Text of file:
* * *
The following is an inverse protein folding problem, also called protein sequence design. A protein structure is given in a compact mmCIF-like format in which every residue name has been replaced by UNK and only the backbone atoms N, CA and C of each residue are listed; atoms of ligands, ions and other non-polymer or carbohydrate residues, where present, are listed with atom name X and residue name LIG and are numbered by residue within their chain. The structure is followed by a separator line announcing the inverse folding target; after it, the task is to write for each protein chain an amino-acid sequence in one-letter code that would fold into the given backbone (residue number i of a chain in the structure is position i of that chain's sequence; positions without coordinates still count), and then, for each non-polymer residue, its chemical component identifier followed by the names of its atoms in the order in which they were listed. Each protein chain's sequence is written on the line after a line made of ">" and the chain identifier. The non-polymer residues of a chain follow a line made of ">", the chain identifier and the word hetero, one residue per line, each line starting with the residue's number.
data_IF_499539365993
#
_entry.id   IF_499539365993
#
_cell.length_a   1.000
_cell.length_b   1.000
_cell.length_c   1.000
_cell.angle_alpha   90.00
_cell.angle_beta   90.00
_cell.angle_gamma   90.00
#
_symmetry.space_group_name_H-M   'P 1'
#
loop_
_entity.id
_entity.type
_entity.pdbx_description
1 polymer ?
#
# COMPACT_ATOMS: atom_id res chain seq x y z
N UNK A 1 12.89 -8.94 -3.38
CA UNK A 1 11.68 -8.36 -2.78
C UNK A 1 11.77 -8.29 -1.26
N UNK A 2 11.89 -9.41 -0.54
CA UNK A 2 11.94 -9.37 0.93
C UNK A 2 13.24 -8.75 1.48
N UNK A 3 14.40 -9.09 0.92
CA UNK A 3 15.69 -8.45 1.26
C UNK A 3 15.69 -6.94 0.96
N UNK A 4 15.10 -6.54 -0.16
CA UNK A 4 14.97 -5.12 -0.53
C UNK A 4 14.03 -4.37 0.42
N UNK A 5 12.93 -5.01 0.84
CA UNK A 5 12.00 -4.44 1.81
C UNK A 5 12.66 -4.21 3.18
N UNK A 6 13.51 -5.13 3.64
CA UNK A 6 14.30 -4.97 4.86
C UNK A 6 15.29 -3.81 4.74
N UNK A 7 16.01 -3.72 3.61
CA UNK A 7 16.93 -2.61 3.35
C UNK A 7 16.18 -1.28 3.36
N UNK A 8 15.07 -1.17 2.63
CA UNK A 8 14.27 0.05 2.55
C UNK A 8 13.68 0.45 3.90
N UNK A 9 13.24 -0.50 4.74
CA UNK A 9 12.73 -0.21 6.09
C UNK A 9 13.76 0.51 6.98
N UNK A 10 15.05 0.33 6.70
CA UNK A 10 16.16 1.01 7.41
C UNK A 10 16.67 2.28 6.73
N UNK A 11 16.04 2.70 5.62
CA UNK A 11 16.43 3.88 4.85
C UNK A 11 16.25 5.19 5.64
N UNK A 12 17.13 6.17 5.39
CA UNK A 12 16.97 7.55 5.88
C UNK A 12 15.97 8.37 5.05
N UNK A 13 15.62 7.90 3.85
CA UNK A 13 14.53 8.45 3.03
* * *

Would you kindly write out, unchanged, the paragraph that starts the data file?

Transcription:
The following is an inverse protein folding problem, also called protein sequence design. A protein structure is given in a compact mmCIF-like format in which every residue name has been replaced by UNK and only the backbone atoms N, CA and C of each residue are listed; atoms of ligands, ions and other non-polymer or carbohydrate residues, where present, are listed with atom name X and residue name LIG and are numbered by residue within their chain. The structure is followed by a separator line announcing the inverse folding target; after it, the task is to write for each protein chain an amino-acid sequence in one-letter code that would fold into the given backbone (residue number i of a chain in the structure is position i of that chain's sequence; positions without coordinates still count), and then, for each non-polymer residue, its chemical component identifier followed by the names of its atoms in the order in which they were listed. Each protein chain's sequence is written on the line after a line made of ">" and the chain identifier. The non-polymer residues of a chain follow a line made of ">", the chain identifier and the word hetero, one residue per line, each line starting with the residue's number.